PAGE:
But when there's no other option I've humbly asked for help and been embarrassed for the trouble, but quite simply I ask out of necessity, because I can't lift baby and stroller by myself, and so am left relying on the kindness of strangers.

But regardless of whether or not help is offered, moms, dads, grandparents, any caregivers with stroller-aged children have just as much right to travel by TTC vehicles as our non child-toting co-riders. Are we really that disconnected as a city that we are allowing what amounts to no more than an inconvenience to become a debated issue? Aren't there more substantial issues we could be debating (ahem, building a better subway or having more buses running?!), more serious concerns to our well-being that we could be policing? If we put as much effort into helping out those around us as we seem to be doing in condemning those inconveniencing us, trust me, we could do great things in this fair city of ours.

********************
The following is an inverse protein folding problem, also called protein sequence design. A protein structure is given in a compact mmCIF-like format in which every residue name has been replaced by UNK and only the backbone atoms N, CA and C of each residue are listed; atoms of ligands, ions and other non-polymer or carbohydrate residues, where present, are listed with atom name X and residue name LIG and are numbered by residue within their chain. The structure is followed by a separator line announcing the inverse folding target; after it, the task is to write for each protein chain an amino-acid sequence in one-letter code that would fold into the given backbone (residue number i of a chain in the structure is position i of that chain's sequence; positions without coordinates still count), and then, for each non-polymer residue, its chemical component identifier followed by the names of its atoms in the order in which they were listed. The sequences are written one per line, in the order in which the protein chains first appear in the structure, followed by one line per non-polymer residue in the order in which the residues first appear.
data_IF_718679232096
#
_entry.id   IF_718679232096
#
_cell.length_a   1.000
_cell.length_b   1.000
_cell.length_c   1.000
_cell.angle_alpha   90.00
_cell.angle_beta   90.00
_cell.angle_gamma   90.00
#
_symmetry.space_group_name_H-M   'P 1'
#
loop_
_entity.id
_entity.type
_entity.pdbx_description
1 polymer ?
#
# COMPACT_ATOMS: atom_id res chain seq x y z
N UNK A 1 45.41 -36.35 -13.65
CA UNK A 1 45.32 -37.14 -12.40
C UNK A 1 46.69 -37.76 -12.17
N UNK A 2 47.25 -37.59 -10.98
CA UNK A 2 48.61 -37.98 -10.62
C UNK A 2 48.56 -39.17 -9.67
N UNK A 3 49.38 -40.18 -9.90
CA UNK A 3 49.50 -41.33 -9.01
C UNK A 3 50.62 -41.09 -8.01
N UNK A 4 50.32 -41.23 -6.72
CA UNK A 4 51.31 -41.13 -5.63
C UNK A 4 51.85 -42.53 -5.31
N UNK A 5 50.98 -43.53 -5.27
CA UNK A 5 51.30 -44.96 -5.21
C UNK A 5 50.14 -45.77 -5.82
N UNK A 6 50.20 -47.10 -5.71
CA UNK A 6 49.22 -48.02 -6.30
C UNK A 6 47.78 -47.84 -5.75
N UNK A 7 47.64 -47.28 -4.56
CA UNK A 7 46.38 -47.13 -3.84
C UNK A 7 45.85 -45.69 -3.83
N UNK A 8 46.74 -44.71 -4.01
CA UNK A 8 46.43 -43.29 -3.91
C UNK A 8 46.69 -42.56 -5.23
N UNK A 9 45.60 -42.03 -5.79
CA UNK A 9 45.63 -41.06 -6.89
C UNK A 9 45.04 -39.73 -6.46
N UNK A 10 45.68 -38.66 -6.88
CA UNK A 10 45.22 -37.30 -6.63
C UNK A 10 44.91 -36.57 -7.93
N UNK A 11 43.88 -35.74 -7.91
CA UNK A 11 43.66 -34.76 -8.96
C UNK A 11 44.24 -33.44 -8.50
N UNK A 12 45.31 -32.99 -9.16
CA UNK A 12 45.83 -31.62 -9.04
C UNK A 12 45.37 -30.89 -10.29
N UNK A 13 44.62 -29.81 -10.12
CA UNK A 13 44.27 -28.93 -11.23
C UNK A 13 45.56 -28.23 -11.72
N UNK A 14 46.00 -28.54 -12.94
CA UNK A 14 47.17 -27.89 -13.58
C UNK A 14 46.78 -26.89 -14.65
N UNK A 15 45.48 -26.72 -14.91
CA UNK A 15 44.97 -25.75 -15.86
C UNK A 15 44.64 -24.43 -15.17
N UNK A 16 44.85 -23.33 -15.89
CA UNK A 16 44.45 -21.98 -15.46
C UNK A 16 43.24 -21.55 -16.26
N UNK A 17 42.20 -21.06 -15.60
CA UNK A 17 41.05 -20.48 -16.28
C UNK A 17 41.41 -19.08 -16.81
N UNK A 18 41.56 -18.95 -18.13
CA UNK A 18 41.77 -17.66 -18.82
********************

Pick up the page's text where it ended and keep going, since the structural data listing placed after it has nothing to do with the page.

A couple of weeks ago I tried to board the streetcar with my stroller at about 9 a.m. on a Sunday morning. The car was virtually empty and I politely asked the driver if he could help me. Without even looking my way or offering an explanation, he told me no. Now I imagine his unwillingness to help had something to do with insurance or company policy, and by no means was it his professional duty to help me, but since when do we refuse assistance without so much as acknowledging the person asking? I have helped haul numerous strollers (and shopping carts, and suitcases) up subway stairs and onto buses without a second thought, and thank goodness I see others around me doing the same. But what worries me is when we stare straight ahead, tuned out to human interaction, ignoring, or worse resenting anyone whose needs might infringe upon our own.